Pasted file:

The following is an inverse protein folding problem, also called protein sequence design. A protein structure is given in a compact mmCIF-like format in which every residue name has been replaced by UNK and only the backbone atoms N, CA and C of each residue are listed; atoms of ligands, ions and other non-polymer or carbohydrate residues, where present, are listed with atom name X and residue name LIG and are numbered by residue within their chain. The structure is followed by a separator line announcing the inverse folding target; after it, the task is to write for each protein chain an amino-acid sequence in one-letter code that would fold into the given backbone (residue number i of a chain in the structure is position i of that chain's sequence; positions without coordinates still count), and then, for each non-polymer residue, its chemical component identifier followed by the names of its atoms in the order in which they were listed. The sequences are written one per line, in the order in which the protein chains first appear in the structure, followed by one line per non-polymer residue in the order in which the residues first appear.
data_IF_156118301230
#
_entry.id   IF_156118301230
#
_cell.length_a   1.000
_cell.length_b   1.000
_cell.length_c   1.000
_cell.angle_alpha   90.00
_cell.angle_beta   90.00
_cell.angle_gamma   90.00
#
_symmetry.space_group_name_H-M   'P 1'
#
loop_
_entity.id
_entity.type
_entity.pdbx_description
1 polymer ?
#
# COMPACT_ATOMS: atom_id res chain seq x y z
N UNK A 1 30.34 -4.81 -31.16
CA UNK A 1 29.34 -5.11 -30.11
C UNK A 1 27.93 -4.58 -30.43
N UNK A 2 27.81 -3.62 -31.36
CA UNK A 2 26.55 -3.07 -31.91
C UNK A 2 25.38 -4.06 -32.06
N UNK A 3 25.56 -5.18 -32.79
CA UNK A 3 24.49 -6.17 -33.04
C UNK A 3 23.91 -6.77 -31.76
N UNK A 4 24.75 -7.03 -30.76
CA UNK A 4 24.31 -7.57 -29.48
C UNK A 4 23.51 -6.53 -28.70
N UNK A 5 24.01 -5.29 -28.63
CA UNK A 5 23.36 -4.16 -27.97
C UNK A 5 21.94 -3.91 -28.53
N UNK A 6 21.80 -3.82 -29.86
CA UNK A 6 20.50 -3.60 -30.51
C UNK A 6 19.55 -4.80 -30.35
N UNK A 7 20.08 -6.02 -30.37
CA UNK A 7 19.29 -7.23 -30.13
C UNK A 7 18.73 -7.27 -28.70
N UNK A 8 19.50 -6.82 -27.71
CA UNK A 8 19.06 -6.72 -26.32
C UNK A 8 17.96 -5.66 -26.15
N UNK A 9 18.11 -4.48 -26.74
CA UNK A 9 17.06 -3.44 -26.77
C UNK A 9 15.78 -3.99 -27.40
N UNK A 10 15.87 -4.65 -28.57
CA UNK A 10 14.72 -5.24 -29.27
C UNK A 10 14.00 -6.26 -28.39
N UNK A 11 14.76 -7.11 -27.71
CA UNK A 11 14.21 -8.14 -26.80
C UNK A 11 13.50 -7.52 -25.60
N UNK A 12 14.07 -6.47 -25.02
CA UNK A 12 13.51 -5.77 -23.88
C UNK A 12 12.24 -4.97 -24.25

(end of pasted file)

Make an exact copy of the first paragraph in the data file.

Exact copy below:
The following is an inverse protein folding problem, also called protein sequence design. A protein structure is given in a compact mmCIF-like format in which every residue name has been replaced by UNK and only the backbone atoms N, CA and C of each residue are listed; atoms of ligands, ions and other non-polymer or carbohydrate residues, where present, are listed with atom name X and residue name LIG and are numbered by residue within their chain. The structure is followed by a separator line announcing the inverse folding target; after it, the task is to write for each protein chain an amino-acid sequence in one-letter code that would fold into the given backbone (residue number i of a chain in the structure is position i of that chain's sequence; positions without coordinates still count), and then, for each non-polymer residue, its chemical component identifier followed by the names of its atoms in the order in which they were listed. The sequences are written one per line, in the order in which the protein chains first appear in the structure, followed by one line per non-polymer residue in the order in which the residues first appear.